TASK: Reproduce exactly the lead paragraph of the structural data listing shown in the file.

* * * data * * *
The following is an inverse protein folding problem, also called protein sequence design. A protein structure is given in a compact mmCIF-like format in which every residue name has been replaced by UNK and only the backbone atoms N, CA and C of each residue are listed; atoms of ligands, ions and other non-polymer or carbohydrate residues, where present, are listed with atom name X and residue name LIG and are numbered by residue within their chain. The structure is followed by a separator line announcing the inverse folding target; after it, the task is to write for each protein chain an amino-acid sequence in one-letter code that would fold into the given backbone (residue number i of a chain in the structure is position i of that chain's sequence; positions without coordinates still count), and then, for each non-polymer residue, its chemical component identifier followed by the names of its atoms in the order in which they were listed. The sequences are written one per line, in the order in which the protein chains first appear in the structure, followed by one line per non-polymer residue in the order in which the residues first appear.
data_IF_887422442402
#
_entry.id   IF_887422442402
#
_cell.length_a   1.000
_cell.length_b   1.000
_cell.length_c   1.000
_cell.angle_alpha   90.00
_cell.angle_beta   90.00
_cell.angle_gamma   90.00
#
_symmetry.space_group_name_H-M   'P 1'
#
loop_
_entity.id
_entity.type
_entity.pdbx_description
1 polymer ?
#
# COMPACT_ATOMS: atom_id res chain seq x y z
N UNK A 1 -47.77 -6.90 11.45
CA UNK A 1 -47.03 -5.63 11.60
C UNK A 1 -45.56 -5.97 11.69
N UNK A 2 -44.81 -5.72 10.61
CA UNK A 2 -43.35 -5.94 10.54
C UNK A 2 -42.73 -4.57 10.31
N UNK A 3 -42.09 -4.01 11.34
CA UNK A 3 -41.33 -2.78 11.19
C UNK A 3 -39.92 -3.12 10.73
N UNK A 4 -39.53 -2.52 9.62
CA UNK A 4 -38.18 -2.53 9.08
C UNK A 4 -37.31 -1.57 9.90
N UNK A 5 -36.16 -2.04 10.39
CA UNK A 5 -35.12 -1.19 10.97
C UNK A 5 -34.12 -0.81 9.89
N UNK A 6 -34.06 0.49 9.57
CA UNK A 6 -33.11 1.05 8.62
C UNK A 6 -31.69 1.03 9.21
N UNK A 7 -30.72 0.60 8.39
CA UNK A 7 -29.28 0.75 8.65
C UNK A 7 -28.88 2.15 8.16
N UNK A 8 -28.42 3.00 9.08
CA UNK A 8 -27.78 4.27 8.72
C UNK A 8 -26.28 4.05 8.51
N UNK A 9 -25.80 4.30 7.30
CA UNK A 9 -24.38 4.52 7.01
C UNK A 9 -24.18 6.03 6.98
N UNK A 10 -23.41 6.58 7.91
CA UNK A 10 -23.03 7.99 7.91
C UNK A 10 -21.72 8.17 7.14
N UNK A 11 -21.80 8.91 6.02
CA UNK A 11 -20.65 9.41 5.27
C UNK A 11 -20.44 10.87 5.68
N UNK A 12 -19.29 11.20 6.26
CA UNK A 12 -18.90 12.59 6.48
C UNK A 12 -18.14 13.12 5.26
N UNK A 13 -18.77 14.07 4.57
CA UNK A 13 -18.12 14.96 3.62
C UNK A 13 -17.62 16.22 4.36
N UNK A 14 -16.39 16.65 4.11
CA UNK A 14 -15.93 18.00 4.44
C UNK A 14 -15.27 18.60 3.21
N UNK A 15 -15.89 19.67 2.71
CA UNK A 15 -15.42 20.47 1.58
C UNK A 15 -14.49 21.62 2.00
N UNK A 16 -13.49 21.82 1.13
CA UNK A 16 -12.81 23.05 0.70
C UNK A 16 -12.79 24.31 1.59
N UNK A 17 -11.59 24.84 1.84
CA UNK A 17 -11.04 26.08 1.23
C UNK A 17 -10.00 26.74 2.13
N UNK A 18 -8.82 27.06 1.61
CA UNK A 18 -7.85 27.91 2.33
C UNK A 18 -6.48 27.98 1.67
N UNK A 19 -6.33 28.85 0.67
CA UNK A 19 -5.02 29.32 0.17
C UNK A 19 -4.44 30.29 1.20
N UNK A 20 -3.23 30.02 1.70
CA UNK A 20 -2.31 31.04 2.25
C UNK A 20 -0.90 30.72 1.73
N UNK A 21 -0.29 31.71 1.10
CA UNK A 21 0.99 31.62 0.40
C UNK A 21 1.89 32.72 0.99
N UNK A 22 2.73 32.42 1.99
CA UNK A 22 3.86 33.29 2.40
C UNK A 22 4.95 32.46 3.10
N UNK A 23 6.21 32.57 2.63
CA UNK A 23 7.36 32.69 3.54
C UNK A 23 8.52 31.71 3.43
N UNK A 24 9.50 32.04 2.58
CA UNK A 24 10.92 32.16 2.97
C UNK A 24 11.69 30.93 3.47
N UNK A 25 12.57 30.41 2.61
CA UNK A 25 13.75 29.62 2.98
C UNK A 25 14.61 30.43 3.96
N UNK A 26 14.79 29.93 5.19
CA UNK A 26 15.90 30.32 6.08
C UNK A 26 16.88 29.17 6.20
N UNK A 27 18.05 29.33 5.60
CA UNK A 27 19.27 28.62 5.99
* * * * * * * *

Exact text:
The following is an inverse protein folding problem, also called protein sequence design. A protein structure is given in a compact mmCIF-like format in which every residue name has been replaced by UNK and only the backbone atoms N, CA and C of each residue are listed; atoms of ligands, ions and other non-polymer or carbohydrate residues, where present, are listed with atom name X and residue name LIG and are numbered by residue within their chain. The structure is followed by a separator line announcing the inverse folding target; after it, the task is to write for each protein chain an amino-acid sequence in one-letter code that would fold into the given backbone (residue number i of a chain in the structure is position i of that chain's sequence; positions without coordinates still count), and then, for each non-polymer residue, its chemical component identifier followed by the names of its atoms in the order in which they were listed. The sequences are written one per line, in the order in which the protein chains first appear in the structure, followed by one line per non-polymer residue in the order in which the residues first appear.